Ross Notes Challenges, Posts Strong Quarter
Anthony Guerra -- Home Textiles Today, August 22, 2005
Ross Stores, Inc. posted strong second quarter numbers despite a higher level of markdowns associated with new systems procedures and increased costs related to its distribution centers.
Michael Balmuth, vice chairman, president and CEO, said that inventory issues around actual versus planned sales also affected markdown levels in addition to the new systems issues.
“We think we have addressed the issues with enhancements to the systems and training. As a result, we project that the impact on margins should diminish going forward,” he said.
Balmuth also noted that increased costs associated with the company's DCs in Perris, Calif., and Fort Mill, S.C., were partially offset by a higher level of productivity. “We expect year-over-year improvements in the back half of 2005 and into 2006,” he added.
The company also maintains a DC in Carlisle, Pa.
To further extract productivity from the new DCs, Balmuth said the company has brought in industrial engineers to check each area of the facilities and establish new procedures.
The company opened 19 Ross stores and 3 dd's Discount units during the quarter. “Sales at dd's are progressing in line as planned,” he said, adding that the company expects to open another seven dd's in the third quarter. All 10 new dd's will be located in California. In total, the company expects to open 40 new stores in the third quarter — 33 Ross locations and seven dd's.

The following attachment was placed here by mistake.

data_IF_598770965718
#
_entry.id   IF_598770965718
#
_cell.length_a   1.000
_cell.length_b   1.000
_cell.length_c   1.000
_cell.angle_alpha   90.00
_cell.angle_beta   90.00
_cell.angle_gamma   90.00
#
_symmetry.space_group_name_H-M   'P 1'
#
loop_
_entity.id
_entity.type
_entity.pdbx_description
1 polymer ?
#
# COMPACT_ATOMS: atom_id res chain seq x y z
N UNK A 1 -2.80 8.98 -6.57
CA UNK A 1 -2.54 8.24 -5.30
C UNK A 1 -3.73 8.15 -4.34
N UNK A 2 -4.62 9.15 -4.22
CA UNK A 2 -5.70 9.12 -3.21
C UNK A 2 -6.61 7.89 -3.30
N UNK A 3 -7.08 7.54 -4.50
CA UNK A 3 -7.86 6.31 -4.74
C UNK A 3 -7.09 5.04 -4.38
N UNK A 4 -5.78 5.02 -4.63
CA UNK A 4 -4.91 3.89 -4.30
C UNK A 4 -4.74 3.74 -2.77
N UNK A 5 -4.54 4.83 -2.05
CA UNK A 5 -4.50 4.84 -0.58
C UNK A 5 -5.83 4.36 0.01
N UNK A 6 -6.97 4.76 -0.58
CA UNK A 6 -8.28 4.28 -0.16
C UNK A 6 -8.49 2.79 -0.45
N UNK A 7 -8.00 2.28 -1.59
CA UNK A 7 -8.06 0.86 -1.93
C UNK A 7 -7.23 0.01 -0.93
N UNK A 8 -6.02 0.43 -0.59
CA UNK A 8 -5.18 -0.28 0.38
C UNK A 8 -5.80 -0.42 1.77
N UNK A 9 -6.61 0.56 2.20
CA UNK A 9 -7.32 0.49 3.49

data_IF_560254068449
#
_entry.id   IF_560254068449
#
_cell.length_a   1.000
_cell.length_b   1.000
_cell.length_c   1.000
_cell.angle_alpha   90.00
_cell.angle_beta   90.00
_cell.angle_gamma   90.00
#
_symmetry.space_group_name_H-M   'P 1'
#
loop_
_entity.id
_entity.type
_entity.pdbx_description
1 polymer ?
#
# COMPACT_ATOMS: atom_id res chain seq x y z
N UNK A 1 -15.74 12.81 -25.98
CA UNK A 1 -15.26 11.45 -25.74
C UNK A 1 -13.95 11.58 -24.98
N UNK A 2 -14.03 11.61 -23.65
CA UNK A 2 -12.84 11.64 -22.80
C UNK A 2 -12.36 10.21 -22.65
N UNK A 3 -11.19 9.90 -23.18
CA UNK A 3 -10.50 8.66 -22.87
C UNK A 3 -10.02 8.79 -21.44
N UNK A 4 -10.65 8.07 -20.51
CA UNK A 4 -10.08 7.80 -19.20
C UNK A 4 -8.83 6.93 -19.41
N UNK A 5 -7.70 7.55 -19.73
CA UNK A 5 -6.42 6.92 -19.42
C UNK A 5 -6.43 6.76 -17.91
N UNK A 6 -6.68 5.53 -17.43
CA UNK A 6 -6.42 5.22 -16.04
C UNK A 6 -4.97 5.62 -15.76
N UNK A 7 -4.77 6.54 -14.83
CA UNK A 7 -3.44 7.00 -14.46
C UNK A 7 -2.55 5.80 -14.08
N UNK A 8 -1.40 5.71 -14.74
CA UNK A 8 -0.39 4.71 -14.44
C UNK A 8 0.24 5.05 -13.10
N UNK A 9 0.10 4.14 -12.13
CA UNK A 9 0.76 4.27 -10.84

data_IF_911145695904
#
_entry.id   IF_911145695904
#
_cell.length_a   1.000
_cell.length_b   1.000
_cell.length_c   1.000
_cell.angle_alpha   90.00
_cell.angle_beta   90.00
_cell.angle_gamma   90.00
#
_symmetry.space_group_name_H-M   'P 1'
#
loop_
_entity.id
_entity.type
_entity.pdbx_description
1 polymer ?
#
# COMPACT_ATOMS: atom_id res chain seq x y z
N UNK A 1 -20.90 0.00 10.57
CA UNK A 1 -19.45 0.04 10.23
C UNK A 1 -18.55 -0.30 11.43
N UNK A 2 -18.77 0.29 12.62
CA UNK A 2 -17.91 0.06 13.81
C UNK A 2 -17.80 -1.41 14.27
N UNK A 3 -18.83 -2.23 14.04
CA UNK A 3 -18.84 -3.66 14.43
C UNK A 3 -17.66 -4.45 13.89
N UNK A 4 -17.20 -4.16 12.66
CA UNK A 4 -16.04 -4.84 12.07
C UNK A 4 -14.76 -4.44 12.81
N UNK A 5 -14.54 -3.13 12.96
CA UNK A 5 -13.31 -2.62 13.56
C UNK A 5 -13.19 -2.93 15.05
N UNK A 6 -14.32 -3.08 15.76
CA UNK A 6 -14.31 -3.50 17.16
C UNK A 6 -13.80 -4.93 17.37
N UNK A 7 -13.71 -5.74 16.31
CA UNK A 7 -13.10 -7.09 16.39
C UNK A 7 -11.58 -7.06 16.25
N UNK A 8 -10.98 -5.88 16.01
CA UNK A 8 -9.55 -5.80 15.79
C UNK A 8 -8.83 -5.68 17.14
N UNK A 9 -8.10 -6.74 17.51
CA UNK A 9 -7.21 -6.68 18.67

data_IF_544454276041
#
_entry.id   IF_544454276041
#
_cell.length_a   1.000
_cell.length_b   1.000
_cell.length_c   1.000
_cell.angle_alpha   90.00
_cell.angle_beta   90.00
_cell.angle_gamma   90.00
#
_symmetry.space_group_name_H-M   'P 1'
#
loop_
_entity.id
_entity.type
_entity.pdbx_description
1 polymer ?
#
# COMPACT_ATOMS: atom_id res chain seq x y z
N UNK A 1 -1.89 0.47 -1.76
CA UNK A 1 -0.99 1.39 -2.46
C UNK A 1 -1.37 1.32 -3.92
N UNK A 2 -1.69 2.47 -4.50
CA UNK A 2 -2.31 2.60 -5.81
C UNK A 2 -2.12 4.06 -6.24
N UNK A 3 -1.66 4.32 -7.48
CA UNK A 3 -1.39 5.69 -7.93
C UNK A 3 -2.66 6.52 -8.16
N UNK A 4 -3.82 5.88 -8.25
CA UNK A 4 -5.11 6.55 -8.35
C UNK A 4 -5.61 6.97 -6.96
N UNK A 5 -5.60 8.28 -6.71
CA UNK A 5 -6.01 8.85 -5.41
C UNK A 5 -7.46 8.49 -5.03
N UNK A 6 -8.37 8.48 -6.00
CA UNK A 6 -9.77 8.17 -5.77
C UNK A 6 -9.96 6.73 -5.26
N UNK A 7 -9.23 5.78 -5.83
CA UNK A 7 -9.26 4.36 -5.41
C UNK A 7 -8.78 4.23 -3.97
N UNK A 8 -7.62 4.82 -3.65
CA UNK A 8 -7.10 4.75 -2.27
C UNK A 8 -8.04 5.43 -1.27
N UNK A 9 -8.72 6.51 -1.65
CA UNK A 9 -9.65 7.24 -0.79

Balmuth said he thinks Ross and dd's can have 1,000 locations by the end of 2008, “with room still to grow.” Today, the company operates 695 locations.
But expansion comes with risks, and Balmuth noted that the company was not happy with some of its new locations in new markets. “We are working through that now, but would rather discuss it in November (during the third quarter conference call),” he said, noting that he was referring to 50 to 60 units.
“This is not endemic to all new markets. We are looking at new stores in new markets and trying to understand what we need to do internally to drive productivity,” Balmuth said.
In terms of long-range goals, Balmuth said the company plans on taking a more measured approach than it has used in the past few years.
“In hindsight, we took on too much in terms of initiatives and infrastructure,” he said.
The company reported net earnings were up 31.4 percent for its second quarter, to $42.3 million from $32.2 million last year.
Second quarter sales rose 16 percent, to $1.17 billion from $1 billion a year ago; while comps increased 7 percent.
Earnings results for the second quarter included a non-cash after-tax charge of $11 million related to the write-down of the company's former corporate headquarters and distribution center in Newark, Calif.
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